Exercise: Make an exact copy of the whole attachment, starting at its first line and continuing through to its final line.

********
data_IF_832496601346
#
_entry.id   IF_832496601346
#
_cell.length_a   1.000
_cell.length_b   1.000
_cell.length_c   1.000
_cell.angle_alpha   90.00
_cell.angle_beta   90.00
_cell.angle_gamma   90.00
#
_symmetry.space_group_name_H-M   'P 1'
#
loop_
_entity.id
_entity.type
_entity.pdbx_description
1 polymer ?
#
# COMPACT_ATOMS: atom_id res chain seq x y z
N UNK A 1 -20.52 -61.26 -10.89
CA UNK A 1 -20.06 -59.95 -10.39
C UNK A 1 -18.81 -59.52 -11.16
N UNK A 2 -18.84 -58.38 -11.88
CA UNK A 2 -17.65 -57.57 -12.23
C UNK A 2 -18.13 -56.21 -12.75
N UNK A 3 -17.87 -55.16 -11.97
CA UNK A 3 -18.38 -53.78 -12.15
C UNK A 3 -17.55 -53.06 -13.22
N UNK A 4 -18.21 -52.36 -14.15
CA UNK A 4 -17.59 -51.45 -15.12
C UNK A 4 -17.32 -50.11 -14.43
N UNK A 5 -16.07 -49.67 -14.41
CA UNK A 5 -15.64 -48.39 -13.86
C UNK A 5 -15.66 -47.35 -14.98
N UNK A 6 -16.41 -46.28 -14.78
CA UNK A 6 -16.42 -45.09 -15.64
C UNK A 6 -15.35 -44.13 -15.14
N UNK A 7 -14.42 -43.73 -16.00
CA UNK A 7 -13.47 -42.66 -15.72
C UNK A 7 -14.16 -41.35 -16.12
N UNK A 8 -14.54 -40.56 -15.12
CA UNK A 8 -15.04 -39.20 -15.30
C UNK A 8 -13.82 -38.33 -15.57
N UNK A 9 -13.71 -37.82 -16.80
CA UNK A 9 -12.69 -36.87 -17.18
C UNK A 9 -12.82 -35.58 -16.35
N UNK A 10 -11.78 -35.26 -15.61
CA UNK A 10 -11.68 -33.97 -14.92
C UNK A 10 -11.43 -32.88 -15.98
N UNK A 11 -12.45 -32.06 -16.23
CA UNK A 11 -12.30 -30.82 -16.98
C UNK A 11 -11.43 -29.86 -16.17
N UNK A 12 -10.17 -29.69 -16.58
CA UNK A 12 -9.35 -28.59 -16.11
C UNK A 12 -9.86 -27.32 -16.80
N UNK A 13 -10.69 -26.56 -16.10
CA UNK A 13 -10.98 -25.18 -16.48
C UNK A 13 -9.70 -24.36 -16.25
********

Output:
data_IF_832496601346
#
_entry.id   IF_832496601346
#
_cell.length_a   1.000
_cell.length_b   1.000
_cell.length_c   1.000
_cell.angle_alpha   90.00
_cell.angle_beta   90.00
_cell.angle_gamma   90.00
#
_symmetry.space_group_name_H-M   'P 1'
#
loop_
_entity.id
_entity.type
_entity.pdbx_description
1 polymer ?
#
# COMPACT_ATOMS: atom_id res chain seq x y z
N UNK A 1 -20.52 -61.26 -10.89
CA UNK A 1 -20.06 -59.95 -10.39
C UNK A 1 -18.81 -59.52 -11.16
N UNK A 2 -18.84 -58.38 -11.88
CA UNK A 2 -17.65 -57.57 -12.23
C UNK A 2 -18.13 -56.21 -12.75
N UNK A 3 -17.87 -55.16 -11.97
CA UNK A 3 -18.38 -53.78 -12.15
C UNK A 3 -17.55 -53.06 -13.22
N UNK A 4 -18.21 -52.36 -14.15
CA UNK A 4 -17.59 -51.45 -15.12
C UNK A 4 -17.32 -50.11 -14.43
N UNK A 5 -16.07 -49.67 -14.41
CA UNK A 5 -15.64 -48.39 -13.86
C UNK A 5 -15.66 -47.35 -14.98
N UNK A 6 -16.41 -46.28 -14.78
CA UNK A 6 -16.42 -45.09 -15.64
C UNK A 6 -15.35 -44.13 -15.14
N UNK A 7 -14.42 -43.73 -16.00
CA UNK A 7 -13.47 -42.66 -15.72
C UNK A 7 -14.16 -41.35 -16.12
N UNK A 8 -14.54 -40.56 -15.12
CA UNK A 8 -15.04 -39.20 -15.30
C UNK A 8 -13.82 -38.33 -15.57
N UNK A 9 -13.71 -37.82 -16.80
CA UNK A 9 -12.69 -36.87 -17.18
C UNK A 9 -12.82 -35.58 -16.35
N UNK A 10 -11.78 -35.26 -15.61
CA UNK A 10 -11.68 -33.97 -14.92
C UNK A 10 -11.43 -32.88 -15.98
N UNK A 11 -12.45 -32.06 -16.23
CA UNK A 11 -12.30 -30.82 -16.98
C UNK A 11 -11.43 -29.86 -16.17
N UNK A 12 -10.17 -29.69 -16.58
CA UNK A 12 -9.35 -28.59 -16.11
C UNK A 12 -9.86 -27.32 -16.80
N UNK A 13 -10.69 -26.56 -16.10
CA UNK A 13 -10.98 -25.18 -16.48
C UNK A 13 -9.70 -24.36 -16.25